For example, our recursive fibonacci function from the previous class is approximately O(2^{n}), since for each of the n inputs, we broke the problem into two recursive calls.
 O(n!) is called factorial time. These algorithms are even more costly and can involve what is called "brute force" solutions (rather than efficient, wellthoughtout solutions).
 For example, a bruteforce solution to the Traveling Salesman Problem (which you will probably learn more about in Discrete Math).
Graphical Comparison of Common Orders of Magnitude
Image source.
Numerical Comparison of Rates of Growth Input  1
 log n
 n
 nlogn
 n^{2}  2^{n}  1
 1  0
 1  0
 1  2
 2  1  1  2  2  4  4  4  1  2  4  8  16  16  8  1  3  8  24  64  256
 16  1  4  16  64  256  65,536
 32  1  5  32  160  1,024  4,294,967,296  64  1  6  64  384  4,096  About a month of instructions on a supercomputer
 128  1  7  128  896  16,384  About 10^{12} times greater than the age of the universe in nanoseconds
 256  1  8  256  2,048  65,536  Don't ask

Review of Linear Search RunTime
 We saw when we analyzed Linear Search that it add the following runtimes:
 Best Case: O(1)
 Average Case: O(n)
 Worst Case: O(n)
 Thus, we consider Linear Search to be an O(n) algorithm.
 A brief examination of its code reveals confirms it as an O(n) algorithm because it has a for loop that goes through all n elements in the array.
int linearSearch(int array[], int value, const int SIZE) {
for(int i = 0; i < SIZE; i++) < single loop generally indicates an O(n)algorithm {
if (array[i] == value) {
return i;
}
}
return 1;
}
Binary Search RunTime But, what about a search algorithm that we know to be faster: binary search?
 How can we analyze its best, worst and average case runtimes?
 In binary search, we continually divide the search space in half (k times) until it contains only one element:
n > n / 2 > n / 4 > n/ 8... > n/ 2^{k} = 1  Multiply both sides by 2^{k}
n = 2^{k}  Then take the log of both sides:
log_{2} (n) = k  This leaves us with O(log_{2} n) (also written in BigO notation as O(log n))
 To verify, let's look at an example involving the worst case...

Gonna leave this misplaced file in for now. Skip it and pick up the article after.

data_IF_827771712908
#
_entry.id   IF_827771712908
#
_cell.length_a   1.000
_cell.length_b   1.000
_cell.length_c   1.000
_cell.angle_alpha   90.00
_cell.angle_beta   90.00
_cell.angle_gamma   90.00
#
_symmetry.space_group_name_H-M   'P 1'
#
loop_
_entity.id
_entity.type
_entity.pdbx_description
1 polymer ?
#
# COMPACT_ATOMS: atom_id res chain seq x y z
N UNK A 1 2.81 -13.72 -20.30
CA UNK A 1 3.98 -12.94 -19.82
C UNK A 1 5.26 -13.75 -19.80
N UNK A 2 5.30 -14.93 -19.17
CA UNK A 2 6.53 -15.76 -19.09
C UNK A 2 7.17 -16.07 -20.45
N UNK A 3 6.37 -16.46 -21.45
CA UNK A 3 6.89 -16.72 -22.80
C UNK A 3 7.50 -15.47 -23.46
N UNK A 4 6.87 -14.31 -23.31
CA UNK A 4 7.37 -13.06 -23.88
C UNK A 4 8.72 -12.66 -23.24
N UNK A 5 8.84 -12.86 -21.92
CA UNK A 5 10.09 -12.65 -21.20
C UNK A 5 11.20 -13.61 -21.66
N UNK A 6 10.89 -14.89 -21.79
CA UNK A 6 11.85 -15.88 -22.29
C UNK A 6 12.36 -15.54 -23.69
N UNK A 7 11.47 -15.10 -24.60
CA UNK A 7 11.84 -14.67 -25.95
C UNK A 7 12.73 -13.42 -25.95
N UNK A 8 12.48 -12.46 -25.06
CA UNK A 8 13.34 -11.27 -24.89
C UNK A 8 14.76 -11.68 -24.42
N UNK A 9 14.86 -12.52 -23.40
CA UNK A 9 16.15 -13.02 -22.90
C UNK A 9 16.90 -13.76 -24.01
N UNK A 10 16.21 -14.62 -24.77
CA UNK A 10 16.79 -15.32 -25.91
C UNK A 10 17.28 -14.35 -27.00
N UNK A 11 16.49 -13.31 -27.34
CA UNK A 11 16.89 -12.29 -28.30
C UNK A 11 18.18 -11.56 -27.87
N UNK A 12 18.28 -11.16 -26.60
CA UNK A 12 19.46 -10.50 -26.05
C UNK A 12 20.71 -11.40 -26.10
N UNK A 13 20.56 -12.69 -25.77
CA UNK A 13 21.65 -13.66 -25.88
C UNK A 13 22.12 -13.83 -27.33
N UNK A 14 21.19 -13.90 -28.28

How many times did we have to split the array in half before it "became empty"?
 It took us 4 passes.
 In general, we can split an array in half floor(log_{2}(n)) + 1 times before it becomes empty.
 Recall that log_{base} value = exp is equivalent to base^{exp} = value
 Or, log_{b} a = c is equivalent to b^{c} = a.
 In our example with 15 elements, we needed 4 comparisons in the worst case.
 floor(log_{2}(15)) + 1 = 3 + 1 = 4 <The formula works!
 Therefore, Binary Search is O(log_{2} n) in the worst case. (Remember that we drop the + 1).
 For algorithms that are log_{2} n, each time you double the number the number of elements in the array or other structure, the amount of work you do increases by just one unit.
Binary Search Pays Off!
Number of Elements Number of Comparisons _______________________________________________________ 15 4 31 5 63 6 127 7 255 8 511 9 1023 10
1 million 20
 This is a very significant savings over linear search. However, binary search requires a sorted array , whereas linear search does not. If we need to sort the array before applying the binary search algorithm, there will be a loss of efficiency.
Binary Search Average and Best Case
 The average case of binary search is also O(log_{2} n) as it takes on average one fewer comparison than in the worst case.
 What is the best case?
Linear vs Binary Search Recap: Linear and Binary Search Best, Average and Worst Case
Linear Search Binary Search
Best : O(1) O(1)
Average: O(n) O(log_{2} n)
Worst: O(n) O(log_{2} n)
Analysis of Algorithms Practice Find a partner and discuss the following: What is the BigO runtime of the below functions?
A. void List:print() { NodeRef temp = head; while (temp != NULL)
{
cout << temp>data << " ";
temp = temp>next;
}
cout << endl;
}
B.
void bubble_sort(int arr[], int n) { for (int i = 0; i < n; ++i) {
for (int j = 0; j < n  i  1; ++j) {
if (arr[j] > arr[j + 1]) { int temp = arr[j]; arr[j] = arr[j + 1]; arr[j + 1] = temp; } } } cout << "The array contents are:"<< endl;
for(int k = 0; k < n; k++)
{ count << "Element " << k << " is " << arr[k] << endl;
} }
C. void mysteryFunction(int n) { int i = 0; while (i < n)
{ for (int j = 0; j < n; j++)
{
for (int k = 0; k < n/2; k++)
{
if (j < k && k > i)
cout << "*";
}
cout << endl;
}
i++
}
}
Wrap Up  With your partner, answer the learning objective questions from the beginning of the lesson.
Upcoming Assignments  Lab 4 due next class
 Midterm 1 on Wednesday